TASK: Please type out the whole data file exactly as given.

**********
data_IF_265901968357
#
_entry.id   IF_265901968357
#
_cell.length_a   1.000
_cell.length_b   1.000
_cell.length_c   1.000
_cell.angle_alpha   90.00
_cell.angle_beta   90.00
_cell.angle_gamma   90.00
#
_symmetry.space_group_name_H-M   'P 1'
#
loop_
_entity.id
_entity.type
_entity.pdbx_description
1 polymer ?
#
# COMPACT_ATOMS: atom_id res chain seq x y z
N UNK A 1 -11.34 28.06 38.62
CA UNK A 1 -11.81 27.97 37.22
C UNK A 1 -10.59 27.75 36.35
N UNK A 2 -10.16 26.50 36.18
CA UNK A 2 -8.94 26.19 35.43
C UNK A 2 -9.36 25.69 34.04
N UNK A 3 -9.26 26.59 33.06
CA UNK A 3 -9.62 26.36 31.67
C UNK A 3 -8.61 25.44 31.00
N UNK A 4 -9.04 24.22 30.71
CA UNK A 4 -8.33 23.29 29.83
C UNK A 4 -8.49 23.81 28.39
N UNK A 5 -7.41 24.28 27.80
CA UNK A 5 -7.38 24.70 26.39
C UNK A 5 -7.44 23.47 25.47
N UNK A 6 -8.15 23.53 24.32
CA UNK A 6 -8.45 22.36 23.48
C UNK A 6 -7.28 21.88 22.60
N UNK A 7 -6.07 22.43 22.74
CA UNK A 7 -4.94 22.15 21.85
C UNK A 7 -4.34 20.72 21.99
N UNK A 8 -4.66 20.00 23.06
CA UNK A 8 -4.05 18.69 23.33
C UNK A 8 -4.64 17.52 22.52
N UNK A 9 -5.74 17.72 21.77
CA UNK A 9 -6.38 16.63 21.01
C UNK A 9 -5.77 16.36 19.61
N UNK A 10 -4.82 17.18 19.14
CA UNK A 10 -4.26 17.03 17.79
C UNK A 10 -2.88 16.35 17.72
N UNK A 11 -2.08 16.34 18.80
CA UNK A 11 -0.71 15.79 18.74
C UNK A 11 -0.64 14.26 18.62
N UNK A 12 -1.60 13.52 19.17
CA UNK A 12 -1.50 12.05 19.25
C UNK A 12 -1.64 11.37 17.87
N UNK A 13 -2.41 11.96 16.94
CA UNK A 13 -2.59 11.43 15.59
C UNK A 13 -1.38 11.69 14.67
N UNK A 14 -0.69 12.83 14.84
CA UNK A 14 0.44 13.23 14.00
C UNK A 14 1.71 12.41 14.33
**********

data_IF_265901968357
#
_entry.id   IF_265901968357
#
_cell.length_a   1.000
_cell.length_b   1.000
_cell.length_c   1.000
_cell.angle_alpha   90.00
_cell.angle_beta   90.00
_cell.angle_gamma   90.00
#
_symmetry.space_group_name_H-M   'P 1'
#
loop_
_entity.id
_entity.type
_entity.pdbx_description
1 polymer ?
#
# COMPACT_ATOMS: atom_id res chain seq x y z
N UNK A 1 -11.34 28.06 38.62
CA UNK A 1 -11.81 27.97 37.22
C UNK A 1 -10.59 27.75 36.35
N UNK A 2 -10.16 26.50 36.18
CA UNK A 2 -8.94 26.19 35.43
C UNK A 2 -9.36 25.69 34.04
N UNK A 3 -9.26 26.59 33.06
CA UNK A 3 -9.62 26.36 31.67
C UNK A 3 -8.61 25.44 31.00
N UNK A 4 -9.04 24.22 30.71
CA UNK A 4 -8.33 23.29 29.83
C UNK A 4 -8.49 23.81 28.39
N UNK A 5 -7.41 24.28 27.80
CA UNK A 5 -7.38 24.70 26.39
C UNK A 5 -7.44 23.47 25.47
N UNK A 6 -8.15 23.53 24.32
CA UNK A 6 -8.45 22.36 23.48
C UNK A 6 -7.28 21.88 22.60
N UNK A 7 -6.07 22.43 22.74
CA UNK A 7 -4.94 22.15 21.85
C UNK A 7 -4.34 20.72 21.99
N UNK A 8 -4.66 20.00 23.06
CA UNK A 8 -4.05 18.69 23.33
C UNK A 8 -4.64 17.52 22.52
N UNK A 9 -5.74 17.72 21.77
CA UNK A 9 -6.38 16.63 21.01
C UNK A 9 -5.77 16.36 19.61
N UNK A 10 -4.82 17.18 19.14
CA UNK A 10 -4.26 17.03 17.79
C UNK A 10 -2.88 16.35 17.72
N UNK A 11 -2.08 16.34 18.80
CA UNK A 11 -0.71 15.79 18.74
C UNK A 11 -0.64 14.26 18.62
N UNK A 12 -1.60 13.52 19.17
CA UNK A 12 -1.50 12.05 19.25
C UNK A 12 -1.64 11.37 17.87
N UNK A 13 -2.41 11.96 16.94
CA UNK A 13 -2.59 11.43 15.59
C UNK A 13 -1.38 11.69 14.67
N UNK A 14 -0.69 12.83 14.84
CA UNK A 14 0.44 13.23 14.00
C UNK A 14 1.71 12.41 14.33